And the people did seem totally compassionate and present for the people who were guests. I also liked that they did work with people about being supported with other traditional resources. Talking to/ finding a therapist/ doctor, solid plan around staying on meds or coming off (though I would think the doctor would have to approve that) ETC. So they weren’t just saying their support was the be all and end all.

I am extremely impressed with these projects. The people behind them have huge hearts and truly want to give others an experience that they could not get otherwise. Intentions are nothing but authentically wanting the best.

Where I see this kind of setting being amazingly useful is for people dealing with situations where they can not or are uncomfortable with managing day to day on their own. Where traditionally they would be either set up with people supposedly that come to your home, which often they don’t actually come or are not helpful. Or put in some kind of “supportive apartment program” where they’re given some ghetto apartment and again it’s claimed they get support. Which may or may not happen. Or a group home. Which depending on the place could be good, or very bad. Some places are even unlicensed!

There are therapeutic residential communities designed to be an alternative however they are thousands of dollars a month which is totally ridiculous to expect those in this population to afford!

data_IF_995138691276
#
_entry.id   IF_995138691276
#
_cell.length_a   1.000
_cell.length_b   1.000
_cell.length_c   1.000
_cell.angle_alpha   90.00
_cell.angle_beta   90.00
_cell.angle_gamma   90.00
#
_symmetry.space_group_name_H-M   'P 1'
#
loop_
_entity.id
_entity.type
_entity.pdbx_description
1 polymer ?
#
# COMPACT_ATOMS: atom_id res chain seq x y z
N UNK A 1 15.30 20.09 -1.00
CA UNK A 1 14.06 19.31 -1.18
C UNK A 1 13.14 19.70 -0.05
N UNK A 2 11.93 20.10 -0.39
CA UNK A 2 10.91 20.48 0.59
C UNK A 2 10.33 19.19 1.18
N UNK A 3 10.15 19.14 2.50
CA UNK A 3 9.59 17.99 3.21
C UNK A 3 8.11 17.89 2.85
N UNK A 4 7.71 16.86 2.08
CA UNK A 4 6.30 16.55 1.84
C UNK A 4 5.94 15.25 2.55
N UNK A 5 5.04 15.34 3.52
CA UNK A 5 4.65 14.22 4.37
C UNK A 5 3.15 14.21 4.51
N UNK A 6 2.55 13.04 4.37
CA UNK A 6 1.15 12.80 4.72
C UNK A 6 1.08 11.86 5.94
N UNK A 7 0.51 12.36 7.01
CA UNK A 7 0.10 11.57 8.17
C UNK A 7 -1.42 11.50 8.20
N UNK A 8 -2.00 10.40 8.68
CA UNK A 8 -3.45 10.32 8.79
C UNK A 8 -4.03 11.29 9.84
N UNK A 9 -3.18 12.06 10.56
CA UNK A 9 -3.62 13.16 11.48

Something like this would be perfect if there was some way for a person to pay perhaps several hundred dollars a month, and have this very in tune community with all these holistic resources as a safe home. And then to also have access to other clinical services if wanted/ needed.

That would be amazing I would totally one hundred percent be on board. I think people in that position of having this as their home, when not in terrible crisis would then allow them to be able to focus on a mutual relationship and learn the skills around that.

For overwhelming crisis, at the very least I’d want a clinician supervising everything to be sure of safety for everyone. I would not encourage things like glass used for art projects, knives, and other objects to be available with no restricted or monitored access. I would think you’d need to trust and know a person way better to have some of the stuff they do around and be safe. I think when in a good place, or even somewhat hard place, as I said these raw materials and purely peer relationships are amazing. In a more severe place I really feel it’s just not enough, expecting things from people that many can’t do. I feel my concerns are justified.

Would love to hear others thoughts. I’m extremely new to this idea of full peer support as an answer to mental health issues. I do see the value and would hope others see the value of clinical care when necessary. I would love to discuss this kind of setting being used as a true home for many people isolated and not managing day to day with what is out there that often misses the boat in so many ways.

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One thought on “Examining the concept of peer respites

  1. Hello. My name is Mary. I live I Georgia where we have a few respite centers. I also work for a mental health/substance abuse crisis response team. Knowing from experience, respites are great!! If the crisis is not life-threatening, then sometimes a “break” is a great option. I have seen and know the operators of these respite homes, they are top notch!! And sometimes it helps people to know they have a choice. But I also have some bias against the Georgia crisis centers who keep you for ‘three days’ and release you. Is that enough time?? It depends on if you have insurance.